This article is reprinted with permission from the
May 31, 1996
edition of
New York Law Journal.
1996 NLP IP Company.


Treatment of Stock Options

By Joseph E. Bachelder.


RECENT DEVELOPMENTS affecting stock options include some relating to the Financial Accounting Standards Board (FASB) and a recent private letter ruling on transferable options.

Shareholder Approval

It is a new stock option has been adopted subject to shareholder approval, it is not uncommon for corporate employers to grant stock options to executives pending shareholder approval of the plan, with the options being subject to such approval.

What happens if the stock goes up in value between the grant date and the shareholder approval date? Financial Accounting Standards No. 123, "Accounting for Stock-Based Compensation" (1995) (FAS 123), provides that "[awards made under a plan that is subject to shareholder approval are not deemed to be granted until that approval is obtained unless approval is essentially a formality, for example, management and the members of the board of directors control enough votes to approve the plan." FAS 123, P395 (from Glossary definition of "grant date").

An increase in fair market value between date of actual grant and date of shareholder approval would result in a discount in the exercise price from the fair market value on the deemed grant date (the date of shareholder approval), requiring a charge against earnings.

There had been hope that the exception noted in P395 of FAS 123 in the case of approval that is "essentially a formality" might be expanded from the narrow circumstance given there as an illustration.

In February, Michael J. Morrissey of the Office of the Chief Accountant of the Securities and Exchange Commission questioned the scope that would be given to the noted exception. He made the following statement at the 1996 AICPA Conference on SEC Developments:

For purposes of applying Opinion 25, the staff is aware that many intend to analogize to the grant date guidance in Statement 123 when determining the measurement date in plans requiring shareholder approval. While the staff believes such an analogy is logical regarding this specific matter, the staff notes an open question as to any other fact patterns where approval is "essentially a formality" as is implied by the definition in statement 123.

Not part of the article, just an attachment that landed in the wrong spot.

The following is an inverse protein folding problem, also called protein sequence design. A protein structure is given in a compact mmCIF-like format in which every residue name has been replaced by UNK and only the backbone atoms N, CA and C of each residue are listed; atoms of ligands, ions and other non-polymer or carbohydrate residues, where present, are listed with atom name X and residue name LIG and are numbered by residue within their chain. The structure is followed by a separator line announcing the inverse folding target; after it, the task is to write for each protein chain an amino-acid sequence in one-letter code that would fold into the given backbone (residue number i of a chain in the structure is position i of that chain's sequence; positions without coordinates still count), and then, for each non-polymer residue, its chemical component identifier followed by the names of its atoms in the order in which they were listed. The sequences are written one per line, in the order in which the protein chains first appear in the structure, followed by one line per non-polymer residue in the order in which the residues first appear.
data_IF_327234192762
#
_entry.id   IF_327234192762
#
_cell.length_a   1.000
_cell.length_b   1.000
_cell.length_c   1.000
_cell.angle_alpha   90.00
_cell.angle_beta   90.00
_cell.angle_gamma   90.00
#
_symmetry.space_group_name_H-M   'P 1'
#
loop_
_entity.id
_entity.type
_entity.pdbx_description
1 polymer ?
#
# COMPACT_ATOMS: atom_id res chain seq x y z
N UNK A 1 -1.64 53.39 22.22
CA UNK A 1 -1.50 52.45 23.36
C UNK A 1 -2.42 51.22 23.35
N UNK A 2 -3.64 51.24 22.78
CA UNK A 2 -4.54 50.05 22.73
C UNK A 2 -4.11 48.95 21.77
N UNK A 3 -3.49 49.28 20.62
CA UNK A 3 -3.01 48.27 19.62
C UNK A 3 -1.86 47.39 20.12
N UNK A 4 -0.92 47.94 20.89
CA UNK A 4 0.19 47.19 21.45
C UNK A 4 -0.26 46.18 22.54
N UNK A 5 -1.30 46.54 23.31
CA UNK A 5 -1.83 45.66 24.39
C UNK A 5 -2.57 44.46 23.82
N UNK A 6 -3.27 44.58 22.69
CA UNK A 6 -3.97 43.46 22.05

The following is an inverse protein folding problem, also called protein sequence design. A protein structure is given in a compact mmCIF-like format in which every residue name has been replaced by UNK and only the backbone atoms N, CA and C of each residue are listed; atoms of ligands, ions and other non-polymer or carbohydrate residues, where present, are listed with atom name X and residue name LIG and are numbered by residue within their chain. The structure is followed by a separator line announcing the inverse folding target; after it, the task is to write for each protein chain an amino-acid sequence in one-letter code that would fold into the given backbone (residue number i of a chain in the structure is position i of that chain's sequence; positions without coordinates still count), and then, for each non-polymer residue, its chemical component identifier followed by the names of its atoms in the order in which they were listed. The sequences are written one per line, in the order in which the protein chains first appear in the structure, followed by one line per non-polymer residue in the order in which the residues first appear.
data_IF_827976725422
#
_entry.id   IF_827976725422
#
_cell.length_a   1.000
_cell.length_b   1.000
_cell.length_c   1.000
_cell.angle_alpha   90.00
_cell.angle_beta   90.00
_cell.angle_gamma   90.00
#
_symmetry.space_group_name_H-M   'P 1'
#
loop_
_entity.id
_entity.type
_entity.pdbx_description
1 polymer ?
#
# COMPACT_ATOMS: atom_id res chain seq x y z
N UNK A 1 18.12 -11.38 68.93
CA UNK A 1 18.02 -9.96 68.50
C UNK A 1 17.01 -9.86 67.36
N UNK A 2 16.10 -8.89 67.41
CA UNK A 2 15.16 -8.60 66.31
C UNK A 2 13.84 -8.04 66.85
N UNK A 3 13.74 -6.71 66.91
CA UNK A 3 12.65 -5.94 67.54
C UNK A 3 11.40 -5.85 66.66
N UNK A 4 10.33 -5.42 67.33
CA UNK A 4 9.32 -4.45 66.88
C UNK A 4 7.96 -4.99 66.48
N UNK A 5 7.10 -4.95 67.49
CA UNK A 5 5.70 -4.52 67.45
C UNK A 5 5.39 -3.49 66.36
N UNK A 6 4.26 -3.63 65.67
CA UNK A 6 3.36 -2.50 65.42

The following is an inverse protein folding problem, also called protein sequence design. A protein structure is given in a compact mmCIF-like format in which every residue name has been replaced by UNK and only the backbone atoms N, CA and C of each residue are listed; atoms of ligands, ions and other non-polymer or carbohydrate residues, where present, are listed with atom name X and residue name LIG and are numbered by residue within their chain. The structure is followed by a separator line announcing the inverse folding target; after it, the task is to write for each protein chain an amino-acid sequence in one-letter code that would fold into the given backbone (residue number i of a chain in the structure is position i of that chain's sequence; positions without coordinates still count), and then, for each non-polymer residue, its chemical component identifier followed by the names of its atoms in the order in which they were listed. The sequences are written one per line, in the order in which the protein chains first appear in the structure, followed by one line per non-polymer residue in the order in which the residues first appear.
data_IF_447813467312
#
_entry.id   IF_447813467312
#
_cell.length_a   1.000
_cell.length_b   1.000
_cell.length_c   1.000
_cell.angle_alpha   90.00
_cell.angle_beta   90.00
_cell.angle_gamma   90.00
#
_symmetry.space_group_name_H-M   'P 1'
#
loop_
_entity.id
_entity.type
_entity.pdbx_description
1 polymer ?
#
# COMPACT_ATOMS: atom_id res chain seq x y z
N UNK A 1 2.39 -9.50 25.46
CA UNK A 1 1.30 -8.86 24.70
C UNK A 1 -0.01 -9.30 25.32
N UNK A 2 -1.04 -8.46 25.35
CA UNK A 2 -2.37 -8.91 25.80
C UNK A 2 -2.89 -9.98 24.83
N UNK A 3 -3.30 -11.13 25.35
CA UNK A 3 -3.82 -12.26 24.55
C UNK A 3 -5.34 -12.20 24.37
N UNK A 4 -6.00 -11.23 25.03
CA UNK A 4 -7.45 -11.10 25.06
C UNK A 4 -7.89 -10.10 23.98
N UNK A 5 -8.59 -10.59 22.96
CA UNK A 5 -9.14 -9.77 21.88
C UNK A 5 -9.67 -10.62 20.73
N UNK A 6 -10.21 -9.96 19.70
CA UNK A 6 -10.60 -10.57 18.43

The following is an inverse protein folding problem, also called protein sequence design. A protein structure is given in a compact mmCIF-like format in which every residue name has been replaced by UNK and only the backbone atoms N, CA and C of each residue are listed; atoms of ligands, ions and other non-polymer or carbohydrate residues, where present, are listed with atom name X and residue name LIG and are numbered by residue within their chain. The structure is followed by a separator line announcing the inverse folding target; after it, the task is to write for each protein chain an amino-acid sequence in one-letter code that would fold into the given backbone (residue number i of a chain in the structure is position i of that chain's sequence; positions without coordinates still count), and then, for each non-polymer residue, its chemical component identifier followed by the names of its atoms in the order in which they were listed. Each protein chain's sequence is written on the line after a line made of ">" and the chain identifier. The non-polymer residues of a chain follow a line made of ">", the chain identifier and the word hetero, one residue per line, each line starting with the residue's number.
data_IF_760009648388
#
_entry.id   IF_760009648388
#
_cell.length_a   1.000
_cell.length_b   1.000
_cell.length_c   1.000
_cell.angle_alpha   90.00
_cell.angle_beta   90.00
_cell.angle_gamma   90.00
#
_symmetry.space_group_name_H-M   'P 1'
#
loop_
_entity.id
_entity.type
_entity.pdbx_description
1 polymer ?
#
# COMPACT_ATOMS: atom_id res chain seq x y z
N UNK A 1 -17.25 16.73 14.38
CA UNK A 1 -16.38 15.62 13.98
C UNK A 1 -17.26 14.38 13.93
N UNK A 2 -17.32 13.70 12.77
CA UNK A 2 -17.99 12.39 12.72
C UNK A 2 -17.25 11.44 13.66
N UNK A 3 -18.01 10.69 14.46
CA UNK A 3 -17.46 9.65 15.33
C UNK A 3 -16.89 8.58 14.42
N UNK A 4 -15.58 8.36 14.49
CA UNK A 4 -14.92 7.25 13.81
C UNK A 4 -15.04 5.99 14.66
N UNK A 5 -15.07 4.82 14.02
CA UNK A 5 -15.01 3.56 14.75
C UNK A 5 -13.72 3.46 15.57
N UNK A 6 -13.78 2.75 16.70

Accordingly, absent clarifying guidance from the FASB or EITF on this matter, the staff expects analogies under Opinion 25 to the definition of grant date in Statement 123 to be limited to the specific example provided wherein management and members of the board of directors control enough votes to approve the plan.

Subsequent discussions with Mr. Morrissey and with the FASB staff confirm that there is no intent to expand the interpretation to any situation beyond that specifically noted in the example.

This position should not, it is hoped, force an adverse result under Code 162(m) in a situation in which an option grant occurs prior to shareholder approval. The applicable regulation under Code 162(m) provides that, in order to be excepted from inclusion in compensation for purposes of the $1 million deduction cap, an option must have an exercise price equal to fair market value as of the date of grant. Treas. Reg. 1.162-27(e)(2)(vi). For purposes of Code 422 (incentive stock options) and Code 423 (stock purchase plans) an option or stock purchase right is deemed granted on the date of actual grant regardless of its being conditioned on subsequent shareholder approval. Code 424(i). Presumably, the IRS will take the same positions under Code 162)m)

Use of Non-Recourse Notes

The Emerging Issues task Force (EITF), which makes decisions on technical matters under FASB standards (such as FAS 123), recently issued a decision regarding the consequences of using a non-recourse note to exercise a stock option. EITF 95-16 (March 21, 1996).

When a non-recourse note is given in payment of the exercise price, the note typically is secured by the stock issued on the exercise of the option. In such a case, the option holder is not "at risk" -- even after exercising the option with the non-recourse note. He still can "walk away" from the stock purchase without liability.

The effect of such a transaction, says the EITF, may be the grant of a new option. (This reflects the position taken in APB 25, "Accounting for Stock Issued to Employees" (1972) P8, note 2 and clarifies FAS 123. Depending on the circumstances, this may or may not result in a charge against earnings.

If the non-recourse note has the same term as the original option and the interest rate is fixed and is a recourse liability, there should be no substantive accounting consequence -- the original option grant will be treated as continuing in the form of a fixed (not variable) award (this assumes it was a fixed award to begin with).

Possible Consequence

On the other hand, there may be a consequence to the accounting treatment in circumstances such as the following:

(i) If the note has a term beyond the original term of the option (and the note's term was not fixed in the original option) a new option grant with a new measurement date is deemed to have occurred and an accounting charge would be incurred to the extent the market value of the stock exceeds the exercise price on the date the note is given in exercise of the original option.